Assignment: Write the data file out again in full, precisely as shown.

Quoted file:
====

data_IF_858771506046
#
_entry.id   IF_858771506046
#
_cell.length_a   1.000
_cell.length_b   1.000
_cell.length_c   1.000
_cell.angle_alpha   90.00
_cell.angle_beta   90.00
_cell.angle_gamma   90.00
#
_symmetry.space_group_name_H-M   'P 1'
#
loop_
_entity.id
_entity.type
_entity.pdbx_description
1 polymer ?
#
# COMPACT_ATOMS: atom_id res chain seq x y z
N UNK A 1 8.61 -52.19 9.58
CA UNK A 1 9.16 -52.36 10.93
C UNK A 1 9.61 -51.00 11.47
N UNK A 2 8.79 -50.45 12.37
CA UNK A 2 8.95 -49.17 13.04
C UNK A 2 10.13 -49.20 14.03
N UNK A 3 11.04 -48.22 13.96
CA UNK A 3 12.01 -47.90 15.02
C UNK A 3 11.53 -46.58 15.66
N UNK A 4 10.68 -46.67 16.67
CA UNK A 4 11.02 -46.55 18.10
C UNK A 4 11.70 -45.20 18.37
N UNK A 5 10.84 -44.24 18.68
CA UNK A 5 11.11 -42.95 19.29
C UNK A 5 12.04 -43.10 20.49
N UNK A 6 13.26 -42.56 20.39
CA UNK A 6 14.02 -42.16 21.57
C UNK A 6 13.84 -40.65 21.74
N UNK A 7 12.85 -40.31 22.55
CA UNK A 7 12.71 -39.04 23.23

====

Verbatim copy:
data_IF_858771506046
#
_entry.id   IF_858771506046
#
_cell.length_a   1.000
_cell.length_b   1.000
_cell.length_c   1.000
_cell.angle_alpha   90.00
_cell.angle_beta   90.00
_cell.angle_gamma   90.00
#
_symmetry.space_group_name_H-M   'P 1'
#
loop_
_entity.id
_entity.type
_entity.pdbx_description
1 polymer ?
#
# COMPACT_ATOMS: atom_id res chain seq x y z
N UNK A 1 8.61 -52.19 9.58
CA UNK A 1 9.16 -52.36 10.93
C UNK A 1 9.61 -51.00 11.47
N UNK A 2 8.79 -50.45 12.37
CA UNK A 2 8.95 -49.17 13.04
C UNK A 2 10.13 -49.20 14.03
N UNK A 3 11.04 -48.22 13.96
CA UNK A 3 12.01 -47.90 15.02
C UNK A 3 11.53 -46.58 15.66
N UNK A 4 10.68 -46.67 16.67
CA UNK A 4 11.02 -46.55 18.10
C UNK A 4 11.70 -45.20 18.37
N UNK A 5 10.84 -44.24 18.68
CA UNK A 5 11.11 -42.95 19.29
C UNK A 5 12.04 -43.10 20.49
N UNK A 6 13.26 -42.56 20.39
CA UNK A 6 14.02 -42.16 21.57
C UNK A 6 13.84 -40.65 21.74
N UNK A 7 12.85 -40.31 22.55
CA UNK A 7 12.71 -39.04 23.23